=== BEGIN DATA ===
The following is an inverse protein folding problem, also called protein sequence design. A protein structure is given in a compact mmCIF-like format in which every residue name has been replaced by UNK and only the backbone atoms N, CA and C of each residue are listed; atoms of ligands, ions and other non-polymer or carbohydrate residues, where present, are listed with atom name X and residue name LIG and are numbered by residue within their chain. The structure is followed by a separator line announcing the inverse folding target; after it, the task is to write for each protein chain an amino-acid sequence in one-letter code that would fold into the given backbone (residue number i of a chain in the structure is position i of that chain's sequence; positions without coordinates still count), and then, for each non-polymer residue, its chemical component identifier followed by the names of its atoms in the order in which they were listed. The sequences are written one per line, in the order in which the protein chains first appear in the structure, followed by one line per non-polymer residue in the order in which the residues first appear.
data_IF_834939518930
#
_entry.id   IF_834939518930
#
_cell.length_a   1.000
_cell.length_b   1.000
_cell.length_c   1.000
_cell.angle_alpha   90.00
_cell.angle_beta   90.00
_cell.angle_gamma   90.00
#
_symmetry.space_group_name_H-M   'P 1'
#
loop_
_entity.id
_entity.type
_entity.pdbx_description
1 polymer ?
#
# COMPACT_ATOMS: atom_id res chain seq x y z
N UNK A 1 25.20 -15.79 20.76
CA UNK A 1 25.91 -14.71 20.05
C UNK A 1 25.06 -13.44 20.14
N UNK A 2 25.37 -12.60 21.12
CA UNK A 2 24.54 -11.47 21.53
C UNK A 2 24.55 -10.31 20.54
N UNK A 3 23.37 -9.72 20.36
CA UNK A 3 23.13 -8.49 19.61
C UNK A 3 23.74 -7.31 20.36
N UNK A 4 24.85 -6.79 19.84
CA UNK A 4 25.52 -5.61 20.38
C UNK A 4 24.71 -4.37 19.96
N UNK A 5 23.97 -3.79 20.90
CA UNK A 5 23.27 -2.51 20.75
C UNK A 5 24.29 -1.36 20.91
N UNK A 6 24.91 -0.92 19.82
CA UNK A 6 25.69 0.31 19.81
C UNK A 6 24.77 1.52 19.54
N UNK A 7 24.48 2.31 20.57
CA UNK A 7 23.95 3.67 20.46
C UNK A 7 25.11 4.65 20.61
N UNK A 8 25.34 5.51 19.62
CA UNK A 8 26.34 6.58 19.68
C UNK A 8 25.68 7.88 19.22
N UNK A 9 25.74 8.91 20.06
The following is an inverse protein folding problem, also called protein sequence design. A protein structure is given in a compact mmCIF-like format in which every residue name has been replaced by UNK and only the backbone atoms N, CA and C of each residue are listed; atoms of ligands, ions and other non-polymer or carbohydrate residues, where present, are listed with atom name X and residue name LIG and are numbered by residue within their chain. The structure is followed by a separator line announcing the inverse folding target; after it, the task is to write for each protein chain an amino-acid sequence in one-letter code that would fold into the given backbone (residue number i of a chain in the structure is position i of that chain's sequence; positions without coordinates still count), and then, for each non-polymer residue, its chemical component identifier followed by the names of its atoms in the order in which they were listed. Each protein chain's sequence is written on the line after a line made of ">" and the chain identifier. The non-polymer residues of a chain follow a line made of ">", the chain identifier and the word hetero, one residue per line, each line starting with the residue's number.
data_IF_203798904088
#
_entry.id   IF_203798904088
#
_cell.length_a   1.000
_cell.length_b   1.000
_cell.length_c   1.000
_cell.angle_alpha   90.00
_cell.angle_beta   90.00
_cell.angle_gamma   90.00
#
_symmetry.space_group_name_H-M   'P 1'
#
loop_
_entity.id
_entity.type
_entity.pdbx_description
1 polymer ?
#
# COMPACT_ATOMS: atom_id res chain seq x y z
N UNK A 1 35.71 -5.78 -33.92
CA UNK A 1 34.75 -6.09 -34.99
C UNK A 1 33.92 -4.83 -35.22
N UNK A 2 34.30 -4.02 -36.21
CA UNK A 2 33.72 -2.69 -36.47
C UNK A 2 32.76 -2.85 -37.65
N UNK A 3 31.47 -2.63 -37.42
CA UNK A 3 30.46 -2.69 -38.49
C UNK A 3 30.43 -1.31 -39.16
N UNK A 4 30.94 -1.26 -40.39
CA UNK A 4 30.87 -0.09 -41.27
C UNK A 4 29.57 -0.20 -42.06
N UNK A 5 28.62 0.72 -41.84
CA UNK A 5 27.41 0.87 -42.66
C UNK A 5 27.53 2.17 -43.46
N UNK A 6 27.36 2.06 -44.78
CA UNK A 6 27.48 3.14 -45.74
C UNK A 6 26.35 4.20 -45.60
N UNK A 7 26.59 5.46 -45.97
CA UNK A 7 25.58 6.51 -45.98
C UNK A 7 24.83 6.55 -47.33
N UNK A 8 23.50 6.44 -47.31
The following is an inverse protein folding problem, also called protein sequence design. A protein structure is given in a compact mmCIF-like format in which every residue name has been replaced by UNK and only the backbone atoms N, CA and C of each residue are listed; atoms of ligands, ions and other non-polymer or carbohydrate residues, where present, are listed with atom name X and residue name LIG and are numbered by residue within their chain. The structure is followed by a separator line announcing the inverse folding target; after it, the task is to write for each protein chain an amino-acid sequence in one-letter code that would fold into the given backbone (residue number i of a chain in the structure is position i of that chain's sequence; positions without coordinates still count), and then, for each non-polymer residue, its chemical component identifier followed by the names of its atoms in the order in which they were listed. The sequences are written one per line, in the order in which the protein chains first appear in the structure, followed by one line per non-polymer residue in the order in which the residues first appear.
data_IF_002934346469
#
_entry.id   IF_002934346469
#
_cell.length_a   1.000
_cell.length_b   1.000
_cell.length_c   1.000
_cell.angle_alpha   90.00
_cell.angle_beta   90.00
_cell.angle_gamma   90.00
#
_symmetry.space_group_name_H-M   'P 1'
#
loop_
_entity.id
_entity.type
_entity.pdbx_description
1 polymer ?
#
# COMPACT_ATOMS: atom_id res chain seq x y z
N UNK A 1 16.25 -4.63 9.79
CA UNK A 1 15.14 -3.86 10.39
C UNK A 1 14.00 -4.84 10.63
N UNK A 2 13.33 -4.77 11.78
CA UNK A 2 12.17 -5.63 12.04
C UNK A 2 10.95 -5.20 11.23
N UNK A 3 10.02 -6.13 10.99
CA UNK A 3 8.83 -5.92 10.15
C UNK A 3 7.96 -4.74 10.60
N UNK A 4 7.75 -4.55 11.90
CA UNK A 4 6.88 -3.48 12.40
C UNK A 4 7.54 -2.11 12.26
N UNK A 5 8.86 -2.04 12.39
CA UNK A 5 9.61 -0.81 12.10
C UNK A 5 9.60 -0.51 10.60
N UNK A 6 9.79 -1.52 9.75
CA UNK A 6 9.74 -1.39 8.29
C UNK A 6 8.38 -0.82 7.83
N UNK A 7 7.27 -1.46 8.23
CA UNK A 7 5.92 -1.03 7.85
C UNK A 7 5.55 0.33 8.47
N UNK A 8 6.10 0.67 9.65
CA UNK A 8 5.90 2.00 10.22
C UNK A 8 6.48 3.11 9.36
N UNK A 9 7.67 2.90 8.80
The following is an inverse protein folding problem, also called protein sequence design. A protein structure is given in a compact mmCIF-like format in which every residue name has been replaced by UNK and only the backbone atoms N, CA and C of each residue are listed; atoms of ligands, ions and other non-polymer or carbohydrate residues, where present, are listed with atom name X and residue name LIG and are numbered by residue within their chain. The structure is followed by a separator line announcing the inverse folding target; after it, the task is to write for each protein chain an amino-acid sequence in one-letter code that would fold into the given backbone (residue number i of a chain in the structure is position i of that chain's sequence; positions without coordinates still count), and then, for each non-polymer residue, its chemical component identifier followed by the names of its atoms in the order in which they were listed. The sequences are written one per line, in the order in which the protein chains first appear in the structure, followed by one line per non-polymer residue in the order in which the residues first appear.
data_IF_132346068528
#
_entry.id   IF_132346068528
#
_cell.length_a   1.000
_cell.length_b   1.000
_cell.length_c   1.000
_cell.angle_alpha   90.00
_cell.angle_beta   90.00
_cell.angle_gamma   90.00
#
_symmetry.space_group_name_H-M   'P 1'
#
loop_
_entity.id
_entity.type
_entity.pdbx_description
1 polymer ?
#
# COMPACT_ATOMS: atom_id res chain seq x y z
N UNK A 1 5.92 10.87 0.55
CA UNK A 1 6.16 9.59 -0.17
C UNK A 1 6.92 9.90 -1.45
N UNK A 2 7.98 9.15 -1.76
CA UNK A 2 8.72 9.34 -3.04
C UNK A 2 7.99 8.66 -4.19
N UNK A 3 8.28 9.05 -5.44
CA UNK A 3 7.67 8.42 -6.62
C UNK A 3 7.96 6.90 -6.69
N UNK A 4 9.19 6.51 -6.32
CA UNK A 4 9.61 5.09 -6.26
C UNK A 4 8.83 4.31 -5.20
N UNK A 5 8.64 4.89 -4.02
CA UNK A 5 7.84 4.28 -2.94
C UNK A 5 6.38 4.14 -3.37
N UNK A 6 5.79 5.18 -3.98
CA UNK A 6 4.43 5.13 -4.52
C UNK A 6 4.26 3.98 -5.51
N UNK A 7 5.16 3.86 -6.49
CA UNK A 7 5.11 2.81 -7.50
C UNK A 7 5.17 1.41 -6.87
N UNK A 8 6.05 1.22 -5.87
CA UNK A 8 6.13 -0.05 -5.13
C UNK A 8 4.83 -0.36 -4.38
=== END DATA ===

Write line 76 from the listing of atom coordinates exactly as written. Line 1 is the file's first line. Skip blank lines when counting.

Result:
C UNK A 3 30.43 -1.31 -39.16